ECF Funding - An Attempt to Take Stock

Debate directly related to English Chess Federation matters.
Roger de Coverly
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Re: ECF Funding - An Attempt to Take Stock

Post by Roger de Coverly » Wed Mar 16, 2011 12:06 pm

Alex Holowczak wrote: I'd have thought it wise to run the British as an independent event to avoid VAT liability. (Even then, I'm not sure if it comes below the threshold - I don't actually know what the threshold is!) The BICC could run the tournament, and just appoint Dave and Alex to run it as they do now.
The threshold's £ 70,000 according to http://vat-threshold.co.uk/. On a good year, your prize fund could get near to this.

I've speculated on this as well. You may have a couple of specific issues though. The first being that there's nearly a hundred prior examples of the Congress being part of the ECF and the BCF before that. So it looks like avoidance in a way that setting up a new event doesn't. The second is that it might be more comforting to a local tourist body or whatever to be dealing with the national chess body, rather than a one off entity with little track record.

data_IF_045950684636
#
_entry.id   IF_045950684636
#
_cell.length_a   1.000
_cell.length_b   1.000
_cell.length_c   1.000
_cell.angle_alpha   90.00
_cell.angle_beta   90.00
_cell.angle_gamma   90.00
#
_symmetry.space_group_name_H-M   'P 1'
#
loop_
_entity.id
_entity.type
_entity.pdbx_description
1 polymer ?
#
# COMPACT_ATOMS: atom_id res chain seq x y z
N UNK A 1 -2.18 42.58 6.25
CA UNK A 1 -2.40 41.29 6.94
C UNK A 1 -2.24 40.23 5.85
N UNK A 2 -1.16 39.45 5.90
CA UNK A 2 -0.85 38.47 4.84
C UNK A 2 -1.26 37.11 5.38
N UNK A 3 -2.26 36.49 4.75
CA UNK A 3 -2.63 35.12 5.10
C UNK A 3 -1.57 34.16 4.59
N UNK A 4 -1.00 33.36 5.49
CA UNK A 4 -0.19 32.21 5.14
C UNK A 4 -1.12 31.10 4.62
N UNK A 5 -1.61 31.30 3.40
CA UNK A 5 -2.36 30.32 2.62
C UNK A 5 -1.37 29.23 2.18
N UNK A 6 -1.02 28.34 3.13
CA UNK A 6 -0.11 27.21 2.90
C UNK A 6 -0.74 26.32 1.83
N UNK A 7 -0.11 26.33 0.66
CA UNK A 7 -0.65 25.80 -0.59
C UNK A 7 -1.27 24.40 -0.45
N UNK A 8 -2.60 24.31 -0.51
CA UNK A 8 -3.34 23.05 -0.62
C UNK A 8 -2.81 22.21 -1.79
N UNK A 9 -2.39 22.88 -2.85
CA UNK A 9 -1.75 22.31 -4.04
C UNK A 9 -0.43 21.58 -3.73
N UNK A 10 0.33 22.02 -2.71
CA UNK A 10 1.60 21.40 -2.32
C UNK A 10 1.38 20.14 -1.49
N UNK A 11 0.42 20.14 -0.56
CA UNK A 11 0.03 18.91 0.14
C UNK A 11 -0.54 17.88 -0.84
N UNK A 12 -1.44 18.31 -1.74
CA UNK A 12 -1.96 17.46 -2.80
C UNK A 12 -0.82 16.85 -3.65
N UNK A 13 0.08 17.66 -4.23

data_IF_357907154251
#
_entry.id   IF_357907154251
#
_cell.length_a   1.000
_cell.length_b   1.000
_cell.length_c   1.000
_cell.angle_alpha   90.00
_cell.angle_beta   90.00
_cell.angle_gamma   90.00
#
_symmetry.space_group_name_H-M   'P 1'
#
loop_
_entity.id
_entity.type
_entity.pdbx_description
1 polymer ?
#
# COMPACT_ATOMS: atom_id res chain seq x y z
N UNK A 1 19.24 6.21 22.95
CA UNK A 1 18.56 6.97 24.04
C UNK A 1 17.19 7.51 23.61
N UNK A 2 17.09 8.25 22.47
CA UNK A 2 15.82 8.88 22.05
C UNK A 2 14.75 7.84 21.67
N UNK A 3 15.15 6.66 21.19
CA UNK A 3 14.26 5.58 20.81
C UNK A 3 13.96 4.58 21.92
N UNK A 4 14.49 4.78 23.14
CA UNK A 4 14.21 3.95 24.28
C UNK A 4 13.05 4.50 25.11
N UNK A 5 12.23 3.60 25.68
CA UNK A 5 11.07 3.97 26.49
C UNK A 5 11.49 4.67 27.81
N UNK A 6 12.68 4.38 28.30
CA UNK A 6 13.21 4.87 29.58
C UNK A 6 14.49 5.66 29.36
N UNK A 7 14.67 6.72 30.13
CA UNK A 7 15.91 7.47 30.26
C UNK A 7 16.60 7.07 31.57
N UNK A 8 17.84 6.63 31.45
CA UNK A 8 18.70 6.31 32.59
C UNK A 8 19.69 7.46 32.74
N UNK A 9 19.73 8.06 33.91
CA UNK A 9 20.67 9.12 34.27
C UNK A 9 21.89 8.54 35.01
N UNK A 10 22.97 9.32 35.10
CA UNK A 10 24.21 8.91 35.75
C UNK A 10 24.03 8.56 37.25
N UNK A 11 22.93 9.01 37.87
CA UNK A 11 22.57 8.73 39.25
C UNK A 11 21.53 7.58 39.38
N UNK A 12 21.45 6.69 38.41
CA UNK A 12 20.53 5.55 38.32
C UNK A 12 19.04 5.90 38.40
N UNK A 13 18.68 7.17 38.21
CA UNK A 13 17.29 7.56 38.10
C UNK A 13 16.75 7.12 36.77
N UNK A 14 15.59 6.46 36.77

It's been asserted in the past, that because of expenses which themselves contain VAT, that charging VAT on entries doesn't cost 20% when seen in the context of the overall budget for the Congress.

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Re: ECF Funding - An Attempt to Take Stock

Post by Alex Holowczak » Wed Mar 16, 2011 12:16 pm

Sebastian Stone wrote:
Alex Holowczak wrote: At the moment, you pay the Club Internal rate, which is something like 18p per halfresult.

If you had an internal competition, you could pay £6 for it, yes. You are correct in what you say, but twas ever thus and you still play in team competitions.
Wouldn't that involve another charge?
You'd have to be a member to play in team competitions, yes. So this would be an extra charge of £18.

Alternatively, you can become a member to play in the team competition anyway at £18, and then get the grading for your internal competition free of charge.

So your players who play internally and for your club can pay £18
Your players who play internally only can pay £6

Richard Cowan
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Re: ECF Funding - An Attempt to Take Stock